When Morgan Marsh-McGlone of Belleville launched her virtual lemonade stand last spring, she hoped to raise $90 toward fighting hunger in Dane County. She never imagined that she’d bring in more than $53,000 or that she’d have a spot in the Inauguration Day broadcast Wednesday.
So when her mom told her that President-elect Joe Biden’s team had invited her to share a video for the Jan. 20 event, Morgan, now 8, had some questions.
“At first I was like, ‘What’s an inauguration?’” Morgan recalls. “And she told me and then I was like, ‘This is so big. I cannot believe this.’”
Morgan began planning the lemonade stand last January, when she and a classmate at Lapham Elementary saw TV news reports about kangaroos and other wildlife whose homes had burned in Australia’s devastating wildfires.
The two children were months into planning a spring lemonade fundraiser to support the outback animals when the pandemic shut down schools, explained Morgan’s mom, Megan McGlone.
“The very first thing she said was, ‘Oh my god, I can't do my lemonade stand anymore,’” McGlone said. “I was like, ‘Baby, we will figure out a way to do your lemonade stand. I don't know what it is, but we will figure it out.’”
Family friend Dana Pellebon suggested a way to move forward with the fundraiser and support local families hard-hit by the pandemic. Pellebon was board president for Little John’s, a nonprofit pay-what-you-can restaurant and community kitchen that turns food waste into healthy, chef-quality meals. The nonprofit aims to reduce food insecurity, reduce food costs for other nonprofits and train veterans in the process.
On Pellebon’s advice, Morgan launched a Facebook fundraiser. Those who donated would receive coupons — drawn by Morgan and her mom — that entitled them to lemonade at a future physical stand when the pandemic is under control.
They began sharing the page, anticipating small donations. “We were asking all of our friends if they could just give $1 for a good cause,” McGlone said. “We were trying to set her expectations reasonably.”
But with the very first donation, Morgan surpassed her $90 goal. She ran around the house screaming.
Soon Dane County’s nonprofit Collaboration Project and Oregon Community Bank each offered $10,000 in funds to match new donations.
“We actually got donations from people we did not know,” Morgan said.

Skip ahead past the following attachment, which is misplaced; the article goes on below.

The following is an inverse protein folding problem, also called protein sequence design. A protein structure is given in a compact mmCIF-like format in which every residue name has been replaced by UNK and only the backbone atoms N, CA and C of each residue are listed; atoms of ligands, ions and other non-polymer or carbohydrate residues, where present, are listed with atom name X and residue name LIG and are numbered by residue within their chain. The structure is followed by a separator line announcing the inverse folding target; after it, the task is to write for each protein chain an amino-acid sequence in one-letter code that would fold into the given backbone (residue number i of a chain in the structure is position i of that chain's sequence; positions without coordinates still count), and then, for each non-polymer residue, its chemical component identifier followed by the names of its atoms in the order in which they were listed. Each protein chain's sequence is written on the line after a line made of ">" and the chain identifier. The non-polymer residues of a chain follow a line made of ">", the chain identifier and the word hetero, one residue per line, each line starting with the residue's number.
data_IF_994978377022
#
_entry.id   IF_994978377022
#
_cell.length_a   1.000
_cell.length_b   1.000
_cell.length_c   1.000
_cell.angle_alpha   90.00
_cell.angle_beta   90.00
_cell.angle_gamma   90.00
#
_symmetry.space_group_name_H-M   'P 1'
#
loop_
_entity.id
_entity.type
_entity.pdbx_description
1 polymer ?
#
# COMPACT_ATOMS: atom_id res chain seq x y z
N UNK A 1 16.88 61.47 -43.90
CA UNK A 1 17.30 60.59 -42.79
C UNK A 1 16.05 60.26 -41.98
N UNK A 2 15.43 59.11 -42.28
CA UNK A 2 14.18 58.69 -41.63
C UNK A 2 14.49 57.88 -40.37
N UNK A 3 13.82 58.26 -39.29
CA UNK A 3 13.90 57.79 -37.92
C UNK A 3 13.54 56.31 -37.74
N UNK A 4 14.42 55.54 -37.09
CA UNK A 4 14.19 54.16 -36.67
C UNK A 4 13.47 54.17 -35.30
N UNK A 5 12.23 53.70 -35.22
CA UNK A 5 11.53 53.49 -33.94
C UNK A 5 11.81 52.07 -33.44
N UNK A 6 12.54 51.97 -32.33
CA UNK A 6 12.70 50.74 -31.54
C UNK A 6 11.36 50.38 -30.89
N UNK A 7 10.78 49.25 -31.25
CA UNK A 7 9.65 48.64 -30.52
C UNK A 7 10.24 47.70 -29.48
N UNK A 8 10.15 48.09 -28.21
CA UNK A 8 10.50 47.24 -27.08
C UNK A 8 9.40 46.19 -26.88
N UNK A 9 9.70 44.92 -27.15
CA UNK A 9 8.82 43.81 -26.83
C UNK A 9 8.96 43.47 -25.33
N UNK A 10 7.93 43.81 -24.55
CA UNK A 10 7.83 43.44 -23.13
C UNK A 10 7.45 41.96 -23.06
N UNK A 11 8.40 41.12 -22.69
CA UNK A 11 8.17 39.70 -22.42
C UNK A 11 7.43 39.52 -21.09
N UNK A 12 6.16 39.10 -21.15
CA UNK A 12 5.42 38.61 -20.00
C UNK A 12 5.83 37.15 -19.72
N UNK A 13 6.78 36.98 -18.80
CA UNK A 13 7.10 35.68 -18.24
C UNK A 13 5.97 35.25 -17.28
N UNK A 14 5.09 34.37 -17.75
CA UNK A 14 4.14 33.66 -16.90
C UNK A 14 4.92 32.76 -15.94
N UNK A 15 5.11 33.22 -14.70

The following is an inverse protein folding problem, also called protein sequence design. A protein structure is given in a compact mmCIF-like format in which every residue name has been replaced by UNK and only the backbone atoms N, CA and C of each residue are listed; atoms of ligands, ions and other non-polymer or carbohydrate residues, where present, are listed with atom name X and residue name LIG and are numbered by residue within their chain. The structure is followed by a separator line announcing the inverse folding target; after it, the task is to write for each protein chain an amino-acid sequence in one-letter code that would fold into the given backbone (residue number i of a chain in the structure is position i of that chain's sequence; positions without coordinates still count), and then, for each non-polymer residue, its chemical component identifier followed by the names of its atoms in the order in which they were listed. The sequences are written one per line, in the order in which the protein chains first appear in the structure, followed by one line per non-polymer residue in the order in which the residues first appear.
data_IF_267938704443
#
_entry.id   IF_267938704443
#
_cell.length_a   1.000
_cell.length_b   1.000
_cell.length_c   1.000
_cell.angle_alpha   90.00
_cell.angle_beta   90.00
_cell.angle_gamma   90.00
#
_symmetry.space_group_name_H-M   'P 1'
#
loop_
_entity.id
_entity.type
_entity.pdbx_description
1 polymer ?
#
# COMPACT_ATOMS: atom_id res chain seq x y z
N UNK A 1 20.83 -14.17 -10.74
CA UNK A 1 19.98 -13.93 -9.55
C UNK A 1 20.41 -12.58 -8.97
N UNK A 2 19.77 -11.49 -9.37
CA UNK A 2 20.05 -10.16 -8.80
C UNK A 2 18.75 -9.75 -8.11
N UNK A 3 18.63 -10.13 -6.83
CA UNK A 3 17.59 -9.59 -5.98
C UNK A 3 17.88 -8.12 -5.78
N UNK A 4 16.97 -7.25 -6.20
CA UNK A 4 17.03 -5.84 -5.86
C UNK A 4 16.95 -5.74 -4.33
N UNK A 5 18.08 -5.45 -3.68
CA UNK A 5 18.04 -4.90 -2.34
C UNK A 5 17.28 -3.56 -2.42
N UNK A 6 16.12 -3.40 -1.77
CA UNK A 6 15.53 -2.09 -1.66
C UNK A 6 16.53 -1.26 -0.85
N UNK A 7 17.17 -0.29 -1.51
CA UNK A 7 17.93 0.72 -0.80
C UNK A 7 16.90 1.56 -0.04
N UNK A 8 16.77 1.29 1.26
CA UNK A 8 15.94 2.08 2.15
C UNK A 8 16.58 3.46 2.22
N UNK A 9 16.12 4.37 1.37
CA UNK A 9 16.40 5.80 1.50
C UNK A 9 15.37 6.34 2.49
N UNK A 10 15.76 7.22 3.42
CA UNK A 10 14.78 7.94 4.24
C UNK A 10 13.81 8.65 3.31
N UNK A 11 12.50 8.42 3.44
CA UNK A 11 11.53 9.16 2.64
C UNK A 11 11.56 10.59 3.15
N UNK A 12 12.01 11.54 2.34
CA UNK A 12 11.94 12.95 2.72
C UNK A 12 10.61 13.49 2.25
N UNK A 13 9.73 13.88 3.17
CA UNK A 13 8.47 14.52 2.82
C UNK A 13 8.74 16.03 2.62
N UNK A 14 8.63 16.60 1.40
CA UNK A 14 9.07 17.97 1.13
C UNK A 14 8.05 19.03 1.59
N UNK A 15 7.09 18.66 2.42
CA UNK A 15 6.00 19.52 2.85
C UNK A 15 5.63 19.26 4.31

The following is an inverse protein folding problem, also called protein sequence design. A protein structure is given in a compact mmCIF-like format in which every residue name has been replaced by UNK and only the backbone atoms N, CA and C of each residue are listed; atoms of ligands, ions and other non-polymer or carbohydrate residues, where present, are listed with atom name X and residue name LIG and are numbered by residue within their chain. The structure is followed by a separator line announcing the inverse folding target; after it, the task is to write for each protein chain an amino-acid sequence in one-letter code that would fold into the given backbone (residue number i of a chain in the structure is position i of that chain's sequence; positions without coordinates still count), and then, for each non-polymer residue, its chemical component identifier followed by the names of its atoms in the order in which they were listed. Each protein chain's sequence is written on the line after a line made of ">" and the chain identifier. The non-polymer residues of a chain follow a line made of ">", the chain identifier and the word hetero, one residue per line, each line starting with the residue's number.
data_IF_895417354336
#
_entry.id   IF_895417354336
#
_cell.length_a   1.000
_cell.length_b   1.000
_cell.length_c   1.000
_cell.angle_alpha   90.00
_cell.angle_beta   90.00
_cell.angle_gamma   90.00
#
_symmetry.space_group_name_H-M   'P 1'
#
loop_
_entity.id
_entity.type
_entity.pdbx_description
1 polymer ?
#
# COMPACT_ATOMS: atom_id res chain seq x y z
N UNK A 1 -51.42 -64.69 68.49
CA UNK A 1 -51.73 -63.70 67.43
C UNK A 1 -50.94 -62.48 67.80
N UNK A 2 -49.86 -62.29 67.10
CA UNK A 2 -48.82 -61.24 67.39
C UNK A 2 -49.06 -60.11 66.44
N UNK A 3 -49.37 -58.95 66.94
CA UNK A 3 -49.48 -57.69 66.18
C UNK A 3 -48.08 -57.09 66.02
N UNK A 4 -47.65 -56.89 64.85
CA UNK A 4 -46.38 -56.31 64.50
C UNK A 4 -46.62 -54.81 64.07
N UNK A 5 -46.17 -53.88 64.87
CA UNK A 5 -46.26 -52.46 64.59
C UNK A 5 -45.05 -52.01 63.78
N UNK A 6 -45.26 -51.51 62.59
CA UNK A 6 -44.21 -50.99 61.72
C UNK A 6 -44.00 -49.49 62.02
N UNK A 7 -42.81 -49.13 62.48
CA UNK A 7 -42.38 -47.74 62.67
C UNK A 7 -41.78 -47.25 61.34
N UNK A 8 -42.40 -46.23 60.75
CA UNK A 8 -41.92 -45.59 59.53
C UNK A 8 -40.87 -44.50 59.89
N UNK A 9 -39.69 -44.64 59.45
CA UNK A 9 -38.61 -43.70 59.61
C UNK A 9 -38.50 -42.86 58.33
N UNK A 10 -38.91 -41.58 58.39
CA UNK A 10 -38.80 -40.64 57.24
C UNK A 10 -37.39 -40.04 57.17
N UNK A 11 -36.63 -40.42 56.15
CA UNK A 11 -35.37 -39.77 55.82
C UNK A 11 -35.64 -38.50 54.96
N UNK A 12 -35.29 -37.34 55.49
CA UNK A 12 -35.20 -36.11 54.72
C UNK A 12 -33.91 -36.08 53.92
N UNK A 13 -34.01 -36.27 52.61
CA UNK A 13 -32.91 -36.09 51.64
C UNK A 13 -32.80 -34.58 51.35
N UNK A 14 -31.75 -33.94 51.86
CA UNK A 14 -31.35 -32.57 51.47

More than 500 people donated to the Facebook fundraiser before it closed. “Morgan’s Lemonaid Stand” now accepts donations at its own website.
All money raised goes toward food costs for Little John’s. The nonprofit kitchen uses food that might otherwise go to waste at supermarkets but still has to buy other groceries, explained Dave Heide, executive director of Little John’s and chef-owner at Liliana’s in Fitchburg.
The nonprofit is important, Morgan said, because it offers high-quality meals to those who can’t afford healthy food, and it lets those with limited resources put their money toward things like rent or saving to buy a home. “If you don't have money … you can get good food,” she said.
On Monday, Little John’s distributed 2,500 take-home meals of macaroni and cheese, collard greens and black-eyed peas with ham. The public was invited to pay online for meals for themselves or for others, and those who couldn’t afford a meal were invited to pick one up free of charge. At the various distribution sites across the Madison area, no one was asked whether they’d paid.
Now the nonprofit is aiming to significantly expand its work. Heide leased a 25,000 square-foot building on Verona Road, which will eventually house huge commissary kitchens, allowing the nonprofit to cook with the efficiency of a business like Culver’s. That sort of efficiency, he said, is unknown to the food pantries and nonprofits currently working to feed the hungry.
If he can raise the $6 million needed to deck out the new facility, Little John’s could go from making 1,400 meals each week to 36,000.
Heide said the lemonade stand is worth far more than the money it’s raised. “The whole thing with Morgan has nothing to do with the cash,” Heide said. “The biggest thing is her story has helped project the message and brand of Little John’s out past my influence in and around the city of Madison.”
Morgan has already recorded the video message that will air on Wednesday’s broadcast. On Tuesday, she recorded half a dozen interviews with local and national news outlets eager to share her story.
“I’ll see me on the news! … We’re on like every channel,” Morgan said, explaining that she’d need to turn on all four TVs in the house to catch all the broadcasts.
Her video will run less than a minute, but Heide thinks that’s plenty of time for the estimated 188 million viewers to be inspired by her work. “If even 1% of 1% of the people watching end up Googling Morgan's lemonade … that’s frickin’ awesome,” Heide said.
Morgan isn’t planning to stop anytime soon. She doesn’t yet know when it will be safe to hold the in-person lemonade event where donors can cash in their I.O.U.’s, but she's aiming for summer.
And that’s not the only thing Morgan’s looking forward to. Recently, she helped out in the Little John’s kitchen, scooping cheese onto plates. She asked Heide if she could come regularly, and he gave the OK, provided her mom joins her.
It’s a rare opportunity for someone Morgan’s age, McGlone said. And it’s one this enthusiastic 8-year-old doesn’t want to miss.
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